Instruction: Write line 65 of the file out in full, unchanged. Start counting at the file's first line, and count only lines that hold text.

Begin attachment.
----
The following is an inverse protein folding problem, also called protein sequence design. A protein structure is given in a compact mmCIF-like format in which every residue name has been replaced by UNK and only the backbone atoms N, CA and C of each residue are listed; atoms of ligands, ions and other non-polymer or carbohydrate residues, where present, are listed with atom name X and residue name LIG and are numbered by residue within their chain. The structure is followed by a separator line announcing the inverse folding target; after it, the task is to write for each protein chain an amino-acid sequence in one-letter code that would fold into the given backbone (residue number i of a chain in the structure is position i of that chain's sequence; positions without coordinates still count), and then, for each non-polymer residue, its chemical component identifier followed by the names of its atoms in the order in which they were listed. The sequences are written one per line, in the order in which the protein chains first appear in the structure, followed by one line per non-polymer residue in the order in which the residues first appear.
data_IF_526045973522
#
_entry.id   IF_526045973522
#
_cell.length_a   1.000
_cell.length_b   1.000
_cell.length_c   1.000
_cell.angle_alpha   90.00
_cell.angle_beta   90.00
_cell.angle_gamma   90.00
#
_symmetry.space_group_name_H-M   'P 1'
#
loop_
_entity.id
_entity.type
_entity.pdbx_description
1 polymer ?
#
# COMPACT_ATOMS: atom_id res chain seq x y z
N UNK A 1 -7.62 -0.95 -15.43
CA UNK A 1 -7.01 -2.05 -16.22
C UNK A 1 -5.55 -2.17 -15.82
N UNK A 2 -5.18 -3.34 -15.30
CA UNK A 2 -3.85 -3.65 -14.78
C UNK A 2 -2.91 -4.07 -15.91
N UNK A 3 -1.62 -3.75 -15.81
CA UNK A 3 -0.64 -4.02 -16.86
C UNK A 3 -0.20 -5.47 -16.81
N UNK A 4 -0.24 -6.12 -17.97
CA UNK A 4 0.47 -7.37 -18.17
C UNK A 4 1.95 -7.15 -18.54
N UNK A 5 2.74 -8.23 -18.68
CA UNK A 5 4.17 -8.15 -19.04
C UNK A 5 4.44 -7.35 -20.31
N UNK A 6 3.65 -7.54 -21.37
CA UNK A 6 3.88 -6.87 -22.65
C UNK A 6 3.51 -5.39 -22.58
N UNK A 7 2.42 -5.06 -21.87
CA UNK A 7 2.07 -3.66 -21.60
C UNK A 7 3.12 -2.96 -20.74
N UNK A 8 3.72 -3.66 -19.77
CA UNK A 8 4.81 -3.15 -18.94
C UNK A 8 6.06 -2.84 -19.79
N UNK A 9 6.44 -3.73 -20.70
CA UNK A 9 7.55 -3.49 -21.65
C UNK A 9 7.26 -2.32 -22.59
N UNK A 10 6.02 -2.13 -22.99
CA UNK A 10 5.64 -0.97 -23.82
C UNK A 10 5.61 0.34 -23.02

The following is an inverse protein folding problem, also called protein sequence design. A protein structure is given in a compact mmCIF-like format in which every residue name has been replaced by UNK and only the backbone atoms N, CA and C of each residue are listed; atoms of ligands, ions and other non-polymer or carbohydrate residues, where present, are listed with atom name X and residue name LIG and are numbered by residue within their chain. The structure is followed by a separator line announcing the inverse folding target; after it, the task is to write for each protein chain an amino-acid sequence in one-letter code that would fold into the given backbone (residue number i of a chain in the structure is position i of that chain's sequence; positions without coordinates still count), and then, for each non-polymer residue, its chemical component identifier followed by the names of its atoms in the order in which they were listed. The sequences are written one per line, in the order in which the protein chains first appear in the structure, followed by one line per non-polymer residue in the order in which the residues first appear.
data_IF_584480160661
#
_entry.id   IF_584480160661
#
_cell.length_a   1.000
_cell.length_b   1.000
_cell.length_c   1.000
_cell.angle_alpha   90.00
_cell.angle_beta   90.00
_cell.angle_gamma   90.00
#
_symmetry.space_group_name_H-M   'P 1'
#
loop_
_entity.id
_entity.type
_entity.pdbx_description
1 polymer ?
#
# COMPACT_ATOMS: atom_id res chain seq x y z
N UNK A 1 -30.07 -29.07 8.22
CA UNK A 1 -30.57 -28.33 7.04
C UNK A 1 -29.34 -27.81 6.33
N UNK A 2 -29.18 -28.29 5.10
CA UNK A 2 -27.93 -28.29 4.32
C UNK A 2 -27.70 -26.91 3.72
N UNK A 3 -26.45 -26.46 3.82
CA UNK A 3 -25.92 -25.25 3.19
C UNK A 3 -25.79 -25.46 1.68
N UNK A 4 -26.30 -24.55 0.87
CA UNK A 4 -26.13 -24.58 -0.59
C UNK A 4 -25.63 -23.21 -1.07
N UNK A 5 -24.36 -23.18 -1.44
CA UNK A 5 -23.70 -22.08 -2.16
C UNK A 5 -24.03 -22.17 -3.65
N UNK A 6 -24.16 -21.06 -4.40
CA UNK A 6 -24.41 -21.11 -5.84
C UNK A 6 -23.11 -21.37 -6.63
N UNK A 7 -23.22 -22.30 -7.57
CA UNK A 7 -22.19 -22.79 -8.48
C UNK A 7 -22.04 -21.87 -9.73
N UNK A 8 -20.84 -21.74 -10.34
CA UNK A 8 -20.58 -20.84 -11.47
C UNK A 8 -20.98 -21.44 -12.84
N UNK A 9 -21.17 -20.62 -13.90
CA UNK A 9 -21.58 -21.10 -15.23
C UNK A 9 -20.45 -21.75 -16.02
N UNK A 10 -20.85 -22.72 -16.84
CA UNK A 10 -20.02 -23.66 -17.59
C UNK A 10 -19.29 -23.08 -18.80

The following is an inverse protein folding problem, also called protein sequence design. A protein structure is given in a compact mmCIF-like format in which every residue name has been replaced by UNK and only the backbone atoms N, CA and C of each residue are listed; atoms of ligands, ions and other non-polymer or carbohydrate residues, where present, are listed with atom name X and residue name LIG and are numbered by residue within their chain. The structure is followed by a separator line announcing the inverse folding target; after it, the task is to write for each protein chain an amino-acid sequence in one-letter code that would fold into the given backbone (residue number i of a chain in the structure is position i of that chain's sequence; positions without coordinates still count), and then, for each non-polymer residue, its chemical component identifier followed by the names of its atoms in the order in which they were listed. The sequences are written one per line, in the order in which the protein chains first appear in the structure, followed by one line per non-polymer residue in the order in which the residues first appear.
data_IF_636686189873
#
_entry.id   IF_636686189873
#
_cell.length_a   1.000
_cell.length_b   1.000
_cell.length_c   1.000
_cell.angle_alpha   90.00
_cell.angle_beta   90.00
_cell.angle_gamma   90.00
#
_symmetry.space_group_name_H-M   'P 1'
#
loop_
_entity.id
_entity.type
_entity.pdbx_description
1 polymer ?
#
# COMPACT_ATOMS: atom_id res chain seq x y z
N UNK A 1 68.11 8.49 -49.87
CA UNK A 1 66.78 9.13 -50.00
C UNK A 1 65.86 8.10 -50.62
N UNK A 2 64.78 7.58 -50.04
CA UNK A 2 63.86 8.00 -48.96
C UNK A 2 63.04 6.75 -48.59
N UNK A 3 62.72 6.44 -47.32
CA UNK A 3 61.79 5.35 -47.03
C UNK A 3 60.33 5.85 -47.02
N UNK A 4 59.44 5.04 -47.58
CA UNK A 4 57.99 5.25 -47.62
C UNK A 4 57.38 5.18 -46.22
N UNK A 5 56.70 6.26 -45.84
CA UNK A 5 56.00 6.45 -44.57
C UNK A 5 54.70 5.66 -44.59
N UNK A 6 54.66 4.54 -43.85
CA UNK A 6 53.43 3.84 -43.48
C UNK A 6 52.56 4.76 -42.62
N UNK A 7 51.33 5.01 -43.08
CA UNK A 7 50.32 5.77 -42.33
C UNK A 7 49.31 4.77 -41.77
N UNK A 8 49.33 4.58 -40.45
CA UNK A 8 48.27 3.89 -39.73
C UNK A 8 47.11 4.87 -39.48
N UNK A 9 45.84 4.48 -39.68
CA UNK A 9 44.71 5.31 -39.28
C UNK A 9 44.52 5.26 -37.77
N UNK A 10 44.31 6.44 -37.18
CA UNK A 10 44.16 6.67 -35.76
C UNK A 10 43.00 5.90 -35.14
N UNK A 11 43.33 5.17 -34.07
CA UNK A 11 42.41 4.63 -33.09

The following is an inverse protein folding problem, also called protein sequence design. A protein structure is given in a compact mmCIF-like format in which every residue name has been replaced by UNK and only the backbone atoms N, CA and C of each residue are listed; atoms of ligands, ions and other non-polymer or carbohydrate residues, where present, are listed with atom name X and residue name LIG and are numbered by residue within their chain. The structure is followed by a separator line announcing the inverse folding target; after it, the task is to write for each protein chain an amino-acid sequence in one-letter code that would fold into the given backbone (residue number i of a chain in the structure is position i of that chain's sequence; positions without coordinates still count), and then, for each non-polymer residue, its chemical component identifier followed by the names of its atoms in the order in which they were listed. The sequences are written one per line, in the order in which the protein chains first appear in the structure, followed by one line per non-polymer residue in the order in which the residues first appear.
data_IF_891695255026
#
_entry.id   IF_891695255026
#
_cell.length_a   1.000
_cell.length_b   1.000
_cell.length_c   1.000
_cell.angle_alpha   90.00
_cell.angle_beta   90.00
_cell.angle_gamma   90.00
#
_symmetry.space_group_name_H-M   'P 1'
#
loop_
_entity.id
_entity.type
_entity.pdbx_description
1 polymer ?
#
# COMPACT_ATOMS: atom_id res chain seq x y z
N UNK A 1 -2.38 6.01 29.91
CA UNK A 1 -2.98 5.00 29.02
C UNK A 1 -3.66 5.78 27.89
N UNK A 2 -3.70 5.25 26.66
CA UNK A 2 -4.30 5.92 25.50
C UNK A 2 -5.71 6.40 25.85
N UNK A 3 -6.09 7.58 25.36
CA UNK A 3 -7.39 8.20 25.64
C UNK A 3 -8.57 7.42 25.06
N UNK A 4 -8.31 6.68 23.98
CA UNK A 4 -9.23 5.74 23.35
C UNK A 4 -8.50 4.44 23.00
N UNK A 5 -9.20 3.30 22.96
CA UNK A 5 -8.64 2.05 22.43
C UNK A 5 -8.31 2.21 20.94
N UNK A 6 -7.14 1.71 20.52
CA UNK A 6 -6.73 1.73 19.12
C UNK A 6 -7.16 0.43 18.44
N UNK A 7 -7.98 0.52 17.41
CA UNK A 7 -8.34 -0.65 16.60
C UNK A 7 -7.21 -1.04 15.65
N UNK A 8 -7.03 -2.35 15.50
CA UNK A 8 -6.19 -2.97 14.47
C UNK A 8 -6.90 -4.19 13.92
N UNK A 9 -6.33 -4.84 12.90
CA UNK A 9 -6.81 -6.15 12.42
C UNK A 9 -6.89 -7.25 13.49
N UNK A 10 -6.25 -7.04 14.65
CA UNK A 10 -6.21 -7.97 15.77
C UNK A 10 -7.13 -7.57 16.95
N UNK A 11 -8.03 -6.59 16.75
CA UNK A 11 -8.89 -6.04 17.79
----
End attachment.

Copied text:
#